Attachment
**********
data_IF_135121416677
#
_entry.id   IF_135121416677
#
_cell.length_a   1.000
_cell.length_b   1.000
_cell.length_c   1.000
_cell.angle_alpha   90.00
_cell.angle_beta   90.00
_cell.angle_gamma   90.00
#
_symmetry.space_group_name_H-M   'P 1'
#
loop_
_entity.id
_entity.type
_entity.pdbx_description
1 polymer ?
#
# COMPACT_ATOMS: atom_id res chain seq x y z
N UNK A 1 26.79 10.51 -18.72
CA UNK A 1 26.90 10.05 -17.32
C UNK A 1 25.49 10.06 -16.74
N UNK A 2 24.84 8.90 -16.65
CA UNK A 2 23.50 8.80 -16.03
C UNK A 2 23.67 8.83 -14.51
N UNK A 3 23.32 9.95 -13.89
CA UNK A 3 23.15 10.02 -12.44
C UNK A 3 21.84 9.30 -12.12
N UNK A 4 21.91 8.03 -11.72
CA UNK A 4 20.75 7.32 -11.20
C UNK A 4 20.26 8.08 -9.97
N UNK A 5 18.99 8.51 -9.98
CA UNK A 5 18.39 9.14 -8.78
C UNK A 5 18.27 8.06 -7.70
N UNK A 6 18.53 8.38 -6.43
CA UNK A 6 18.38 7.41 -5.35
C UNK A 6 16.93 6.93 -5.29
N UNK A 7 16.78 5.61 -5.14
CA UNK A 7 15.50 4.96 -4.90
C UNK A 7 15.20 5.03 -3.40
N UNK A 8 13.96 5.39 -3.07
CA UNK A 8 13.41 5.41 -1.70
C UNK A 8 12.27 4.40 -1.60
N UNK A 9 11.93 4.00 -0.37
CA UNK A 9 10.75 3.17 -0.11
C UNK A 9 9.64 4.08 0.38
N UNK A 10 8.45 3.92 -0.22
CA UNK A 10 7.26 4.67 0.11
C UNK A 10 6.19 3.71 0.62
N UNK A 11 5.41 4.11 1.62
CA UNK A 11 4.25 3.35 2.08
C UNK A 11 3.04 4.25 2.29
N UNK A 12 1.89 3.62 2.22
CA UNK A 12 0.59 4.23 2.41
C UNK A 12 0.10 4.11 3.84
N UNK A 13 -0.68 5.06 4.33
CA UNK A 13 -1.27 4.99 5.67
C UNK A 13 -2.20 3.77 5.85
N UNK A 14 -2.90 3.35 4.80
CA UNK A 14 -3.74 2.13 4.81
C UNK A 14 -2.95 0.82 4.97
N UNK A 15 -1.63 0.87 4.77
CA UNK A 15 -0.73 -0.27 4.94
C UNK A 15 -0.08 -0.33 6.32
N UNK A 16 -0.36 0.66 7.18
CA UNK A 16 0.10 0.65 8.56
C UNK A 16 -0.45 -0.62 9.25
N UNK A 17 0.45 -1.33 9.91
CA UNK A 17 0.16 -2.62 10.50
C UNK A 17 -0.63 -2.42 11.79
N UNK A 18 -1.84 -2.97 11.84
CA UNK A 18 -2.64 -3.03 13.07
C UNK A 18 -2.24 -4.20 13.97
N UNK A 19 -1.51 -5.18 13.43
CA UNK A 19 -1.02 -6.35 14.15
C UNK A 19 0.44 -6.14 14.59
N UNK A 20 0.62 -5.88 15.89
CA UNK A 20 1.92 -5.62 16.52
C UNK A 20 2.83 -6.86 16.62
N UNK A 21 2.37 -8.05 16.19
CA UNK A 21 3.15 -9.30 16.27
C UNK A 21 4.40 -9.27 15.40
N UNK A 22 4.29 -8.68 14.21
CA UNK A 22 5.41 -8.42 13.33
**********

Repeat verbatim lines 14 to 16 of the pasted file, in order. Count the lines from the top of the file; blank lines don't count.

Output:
loop_
_entity.id
_entity.type